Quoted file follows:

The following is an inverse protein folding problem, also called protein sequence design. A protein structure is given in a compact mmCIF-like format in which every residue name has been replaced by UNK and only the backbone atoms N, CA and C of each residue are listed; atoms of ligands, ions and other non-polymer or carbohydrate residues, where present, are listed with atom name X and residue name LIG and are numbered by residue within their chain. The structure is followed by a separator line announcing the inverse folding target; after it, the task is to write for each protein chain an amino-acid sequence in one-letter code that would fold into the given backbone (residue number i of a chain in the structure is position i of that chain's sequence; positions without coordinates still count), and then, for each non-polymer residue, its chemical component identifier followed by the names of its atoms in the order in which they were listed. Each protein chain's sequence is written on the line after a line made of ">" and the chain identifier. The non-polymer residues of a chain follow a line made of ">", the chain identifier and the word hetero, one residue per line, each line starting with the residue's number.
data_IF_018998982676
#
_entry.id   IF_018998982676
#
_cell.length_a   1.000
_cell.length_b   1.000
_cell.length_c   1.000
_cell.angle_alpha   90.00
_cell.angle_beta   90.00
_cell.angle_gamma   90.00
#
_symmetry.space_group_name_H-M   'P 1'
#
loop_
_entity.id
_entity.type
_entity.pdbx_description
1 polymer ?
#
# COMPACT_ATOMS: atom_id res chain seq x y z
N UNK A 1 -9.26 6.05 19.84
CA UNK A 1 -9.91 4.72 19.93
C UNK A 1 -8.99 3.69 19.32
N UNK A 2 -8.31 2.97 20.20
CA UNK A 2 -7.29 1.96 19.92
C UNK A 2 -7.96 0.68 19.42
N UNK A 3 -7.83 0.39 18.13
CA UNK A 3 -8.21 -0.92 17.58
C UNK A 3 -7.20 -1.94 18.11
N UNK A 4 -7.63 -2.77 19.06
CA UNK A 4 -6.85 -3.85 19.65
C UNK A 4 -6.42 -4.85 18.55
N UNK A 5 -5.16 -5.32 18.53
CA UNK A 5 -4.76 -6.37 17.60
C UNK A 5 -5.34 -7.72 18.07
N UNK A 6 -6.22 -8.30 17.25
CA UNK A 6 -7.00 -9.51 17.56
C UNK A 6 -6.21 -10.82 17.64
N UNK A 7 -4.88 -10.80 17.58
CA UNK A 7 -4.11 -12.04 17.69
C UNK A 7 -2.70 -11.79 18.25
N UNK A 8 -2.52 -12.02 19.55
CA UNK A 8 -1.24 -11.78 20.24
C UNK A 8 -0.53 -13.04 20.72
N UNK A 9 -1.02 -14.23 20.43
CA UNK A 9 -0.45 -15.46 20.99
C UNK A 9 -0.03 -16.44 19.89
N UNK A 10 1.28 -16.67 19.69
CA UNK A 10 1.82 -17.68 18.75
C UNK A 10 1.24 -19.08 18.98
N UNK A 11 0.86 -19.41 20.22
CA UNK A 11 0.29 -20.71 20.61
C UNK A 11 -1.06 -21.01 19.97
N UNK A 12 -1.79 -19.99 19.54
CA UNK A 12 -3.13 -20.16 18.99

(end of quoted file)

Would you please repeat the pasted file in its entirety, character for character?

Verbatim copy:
The following is an inverse protein folding problem, also called protein sequence design. A protein structure is given in a compact mmCIF-like format in which every residue name has been replaced by UNK and only the backbone atoms N, CA and C of each residue are listed; atoms of ligands, ions and other non-polymer or carbohydrate residues, where present, are listed with atom name X and residue name LIG and are numbered by residue within their chain. The structure is followed by a separator line announcing the inverse folding target; after it, the task is to write for each protein chain an amino-acid sequence in one-letter code that would fold into the given backbone (residue number i of a chain in the structure is position i of that chain's sequence; positions without coordinates still count), and then, for each non-polymer residue, its chemical component identifier followed by the names of its atoms in the order in which they were listed. Each protein chain's sequence is written on the line after a line made of ">" and the chain identifier. The non-polymer residues of a chain follow a line made of ">", the chain identifier and the word hetero, one residue per line, each line starting with the residue's number.
data_IF_018998982676
#
_entry.id   IF_018998982676
#
_cell.length_a   1.000
_cell.length_b   1.000
_cell.length_c   1.000
_cell.angle_alpha   90.00
_cell.angle_beta   90.00
_cell.angle_gamma   90.00
#
_symmetry.space_group_name_H-M   'P 1'
#
loop_
_entity.id
_entity.type
_entity.pdbx_description
1 polymer ?
#
# COMPACT_ATOMS: atom_id res chain seq x y z
N UNK A 1 -9.26 6.05 19.84
CA UNK A 1 -9.91 4.72 19.93
C UNK A 1 -8.99 3.69 19.32
N UNK A 2 -8.31 2.97 20.20
CA UNK A 2 -7.29 1.96 19.92
C UNK A 2 -7.96 0.68 19.42
N UNK A 3 -7.83 0.39 18.13
CA UNK A 3 -8.21 -0.92 17.58
C UNK A 3 -7.20 -1.94 18.11
N UNK A 4 -7.63 -2.77 19.06
CA UNK A 4 -6.85 -3.85 19.65
C UNK A 4 -6.42 -4.85 18.55
N UNK A 5 -5.16 -5.32 18.53
CA UNK A 5 -4.76 -6.37 17.60
C UNK A 5 -5.34 -7.72 18.07
N UNK A 6 -6.22 -8.30 17.25
CA UNK A 6 -7.00 -9.51 17.56
C UNK A 6 -6.21 -10.82 17.64
N UNK A 7 -4.88 -10.80 17.58
CA UNK A 7 -4.11 -12.04 17.69
C UNK A 7 -2.70 -11.79 18.25
N UNK A 8 -2.52 -12.02 19.55
CA UNK A 8 -1.24 -11.78 20.24
C UNK A 8 -0.53 -13.04 20.72
N UNK A 9 -1.02 -14.23 20.43
CA UNK A 9 -0.45 -15.46 20.99
C UNK A 9 -0.03 -16.44 19.89
N UNK A 10 1.28 -16.67 19.69
CA UNK A 10 1.82 -17.68 18.75
C UNK A 10 1.24 -19.08 18.98
N UNK A 11 0.86 -19.41 20.22
CA UNK A 11 0.29 -20.71 20.61
C UNK A 11 -1.06 -21.01 19.97
N UNK A 12 -1.79 -19.99 19.54
CA UNK A 12 -3.13 -20.16 18.99